Obama Administration Officials Meet With Patrick McCollum

Jason Pitzl-Waters —  December 8, 2009 — 29 Comments

The following is a news bulletin from the Pagan Newswire Collective that was posted a short time ago to the Pagans at the Parliament blog by PNC correspondent Ed Hubbard. I’m reprinting it in its entirety below.

(Ed Hubbard, PNC, Melbourne Australia) On December 8, 2009, Obama Administration officials from the Justice and Faith-Based Initiative offices, met with select members of the Parliament of the World’s Religions. It was a small meeting of approx. 50 members from various faiths. Patrick McCollum, of Circle Sanctuary [and Cherry Hill Seminary], one of the principal advocates of Pagan based ministry, was invited to partake and speak during this meeting. He was among religious and spiritual leaders from multiple faiths including Native American, Australian Aboriginals, as well as contingents from Christian, Jewish, Muslim, Hindu and Buddhists communities.

According to Rev. McCollum, the meeting was about how the Obama Administration can advance Interfaith relations in the United States. After McCollum’s discussion, officials from the White House sought him out, to have him meet with top officials of the administration to discuss how to limit discrimination and promote Interfaith education in the United States as well as internationally. Upon his return to the states, Patrick McCollum may be able to meet with members with the Justice department as well as the Offices of Faith Based Initiatives to discuss the many outstanding situations that are currently within the American court system.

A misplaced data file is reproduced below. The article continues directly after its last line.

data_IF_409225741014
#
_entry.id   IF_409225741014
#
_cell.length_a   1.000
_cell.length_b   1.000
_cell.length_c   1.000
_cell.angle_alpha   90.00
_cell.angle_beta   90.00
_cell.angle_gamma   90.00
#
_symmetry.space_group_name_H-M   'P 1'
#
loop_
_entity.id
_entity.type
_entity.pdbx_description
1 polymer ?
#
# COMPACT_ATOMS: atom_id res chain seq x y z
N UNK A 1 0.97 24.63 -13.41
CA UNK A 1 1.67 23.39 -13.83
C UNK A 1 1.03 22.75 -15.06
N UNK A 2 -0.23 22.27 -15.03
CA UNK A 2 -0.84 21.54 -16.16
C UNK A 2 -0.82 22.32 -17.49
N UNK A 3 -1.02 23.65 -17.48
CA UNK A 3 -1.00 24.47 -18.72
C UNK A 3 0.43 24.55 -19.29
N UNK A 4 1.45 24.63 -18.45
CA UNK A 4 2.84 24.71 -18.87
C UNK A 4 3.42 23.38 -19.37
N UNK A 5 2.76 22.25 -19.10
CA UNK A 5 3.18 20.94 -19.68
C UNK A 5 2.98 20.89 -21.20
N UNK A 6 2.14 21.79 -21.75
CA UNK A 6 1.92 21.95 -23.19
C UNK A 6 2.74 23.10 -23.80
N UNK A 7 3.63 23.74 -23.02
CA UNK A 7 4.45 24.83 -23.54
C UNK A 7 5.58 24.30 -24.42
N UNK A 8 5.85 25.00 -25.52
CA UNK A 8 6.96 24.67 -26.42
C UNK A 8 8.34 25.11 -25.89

This has been an advance forward for the Interfaith cause and for Pagans everywhere.

Needless to say, this is huge news, and a big step forward for the equal treatment of Pagan religions in America. McCollum recently made the news for his lawsuit against the California prison system’s “five faiths policy”, which has gained support from a variety of prominent religious organizations. Before that, McCollum appeared before the US Commission on Civil Rights in Washington, DC, to speak at a briefing focused on prisoners’ religious rights. You can read the remarks he made at that hearing, here. I will be keeping  a close eye on this situation, and hope to bring more news soon.

ADDENDUM: More on the meeting from Selena Fox of Circle Sanctuary.

When asked about this meeting, Patrick said “I am thankful that the Obama administration’s Office of Faith-based and Neighborhood Partnerships participated in this year’s Parliament, held this meeting, and asked for and listened to input. International interfaith dialogue and collaboration are essential for bringing about a better world.” When asked about the Parliament as a whole, he said, “One of the best things about the Parliament has been meeting leaders from other faiths and creating friendships and alliances that will far transcend this event. It was obvious from the discussions that world faith leaders have common concerns and have moved to a place in history where they recognize the value of working together toward the common good rather than being at odds with each other. This brings me great hope!”

Again, more on this as I have it.

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Jason Pitzl-Waters

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  • Beth